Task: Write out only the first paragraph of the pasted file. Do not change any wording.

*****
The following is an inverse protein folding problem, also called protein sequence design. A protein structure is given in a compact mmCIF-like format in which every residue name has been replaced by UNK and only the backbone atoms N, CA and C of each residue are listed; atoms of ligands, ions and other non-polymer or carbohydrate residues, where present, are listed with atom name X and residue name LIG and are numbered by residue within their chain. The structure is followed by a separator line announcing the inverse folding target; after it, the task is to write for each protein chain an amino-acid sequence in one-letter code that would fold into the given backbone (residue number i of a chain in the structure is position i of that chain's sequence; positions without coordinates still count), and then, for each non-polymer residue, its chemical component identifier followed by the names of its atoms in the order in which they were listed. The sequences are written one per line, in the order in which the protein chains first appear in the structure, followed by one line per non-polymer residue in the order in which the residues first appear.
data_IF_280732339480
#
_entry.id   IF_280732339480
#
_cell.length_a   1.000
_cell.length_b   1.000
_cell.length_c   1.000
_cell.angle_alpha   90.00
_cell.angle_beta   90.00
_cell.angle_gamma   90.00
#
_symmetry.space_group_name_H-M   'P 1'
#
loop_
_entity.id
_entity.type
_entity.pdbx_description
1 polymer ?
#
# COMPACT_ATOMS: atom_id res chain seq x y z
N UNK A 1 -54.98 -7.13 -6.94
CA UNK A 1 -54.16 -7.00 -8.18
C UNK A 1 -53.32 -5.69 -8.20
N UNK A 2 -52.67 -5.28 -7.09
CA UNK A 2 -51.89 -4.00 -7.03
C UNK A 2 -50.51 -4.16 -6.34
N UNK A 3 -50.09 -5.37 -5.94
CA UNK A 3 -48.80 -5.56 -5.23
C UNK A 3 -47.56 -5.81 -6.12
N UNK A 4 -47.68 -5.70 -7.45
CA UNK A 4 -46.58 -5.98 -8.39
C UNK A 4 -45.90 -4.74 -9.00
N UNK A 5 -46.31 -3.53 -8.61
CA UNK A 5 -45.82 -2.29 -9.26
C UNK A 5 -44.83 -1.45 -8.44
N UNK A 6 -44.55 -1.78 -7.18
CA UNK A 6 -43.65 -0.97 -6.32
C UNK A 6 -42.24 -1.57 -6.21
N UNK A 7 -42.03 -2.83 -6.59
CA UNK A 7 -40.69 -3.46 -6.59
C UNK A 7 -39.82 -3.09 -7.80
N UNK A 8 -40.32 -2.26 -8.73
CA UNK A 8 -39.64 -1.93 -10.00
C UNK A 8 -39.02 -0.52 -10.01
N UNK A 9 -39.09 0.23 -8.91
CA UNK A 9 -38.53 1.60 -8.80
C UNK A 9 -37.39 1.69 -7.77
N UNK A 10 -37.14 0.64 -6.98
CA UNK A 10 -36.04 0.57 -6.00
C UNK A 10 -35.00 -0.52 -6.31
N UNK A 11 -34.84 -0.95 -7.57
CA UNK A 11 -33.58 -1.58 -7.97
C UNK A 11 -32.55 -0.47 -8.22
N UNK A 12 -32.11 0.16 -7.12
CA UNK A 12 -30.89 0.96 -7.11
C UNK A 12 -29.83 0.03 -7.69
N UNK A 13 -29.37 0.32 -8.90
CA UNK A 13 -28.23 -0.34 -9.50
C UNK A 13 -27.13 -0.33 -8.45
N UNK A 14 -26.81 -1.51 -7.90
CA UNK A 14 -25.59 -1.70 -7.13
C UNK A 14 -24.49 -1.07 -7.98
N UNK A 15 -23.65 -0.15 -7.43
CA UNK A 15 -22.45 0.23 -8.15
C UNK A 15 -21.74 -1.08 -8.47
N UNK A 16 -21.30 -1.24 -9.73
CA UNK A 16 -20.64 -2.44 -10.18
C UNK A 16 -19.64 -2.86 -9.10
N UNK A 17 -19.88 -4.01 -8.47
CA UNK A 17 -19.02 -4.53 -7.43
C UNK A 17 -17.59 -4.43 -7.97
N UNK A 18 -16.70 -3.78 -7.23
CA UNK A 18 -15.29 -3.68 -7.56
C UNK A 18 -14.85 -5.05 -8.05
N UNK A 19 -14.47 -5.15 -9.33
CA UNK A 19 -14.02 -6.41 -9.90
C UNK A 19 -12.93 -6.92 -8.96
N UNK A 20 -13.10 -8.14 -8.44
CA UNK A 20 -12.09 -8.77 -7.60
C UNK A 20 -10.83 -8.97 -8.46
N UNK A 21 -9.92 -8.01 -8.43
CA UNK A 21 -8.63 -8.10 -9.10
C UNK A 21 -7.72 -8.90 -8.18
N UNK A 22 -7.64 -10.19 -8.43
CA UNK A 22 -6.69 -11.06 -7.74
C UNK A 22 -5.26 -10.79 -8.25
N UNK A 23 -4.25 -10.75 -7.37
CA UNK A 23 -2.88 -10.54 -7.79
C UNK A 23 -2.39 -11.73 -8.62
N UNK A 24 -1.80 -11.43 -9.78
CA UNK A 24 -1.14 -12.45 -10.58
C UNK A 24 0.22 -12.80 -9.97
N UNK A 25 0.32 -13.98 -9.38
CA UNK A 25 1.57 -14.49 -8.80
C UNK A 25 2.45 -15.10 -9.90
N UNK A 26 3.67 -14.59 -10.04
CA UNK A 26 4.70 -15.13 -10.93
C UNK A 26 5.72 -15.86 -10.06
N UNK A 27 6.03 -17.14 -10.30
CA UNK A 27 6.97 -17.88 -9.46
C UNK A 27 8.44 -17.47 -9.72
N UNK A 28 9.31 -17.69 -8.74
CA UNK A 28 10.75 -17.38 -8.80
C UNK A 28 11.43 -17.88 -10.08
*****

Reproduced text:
The following is an inverse protein folding problem, also called protein sequence design. A protein structure is given in a compact mmCIF-like format in which every residue name has been replaced by UNK and only the backbone atoms N, CA and C of each residue are listed; atoms of ligands, ions and other non-polymer or carbohydrate residues, where present, are listed with atom name X and residue name LIG and are numbered by residue within their chain. The structure is followed by a separator line announcing the inverse folding target; after it, the task is to write for each protein chain an amino-acid sequence in one-letter code that would fold into the given backbone (residue number i of a chain in the structure is position i of that chain's sequence; positions without coordinates still count), and then, for each non-polymer residue, its chemical component identifier followed by the names of its atoms in the order in which they were listed. The sequences are written one per line, in the order in which the protein chains first appear in the structure, followed by one line per non-polymer residue in the order in which the residues first appear.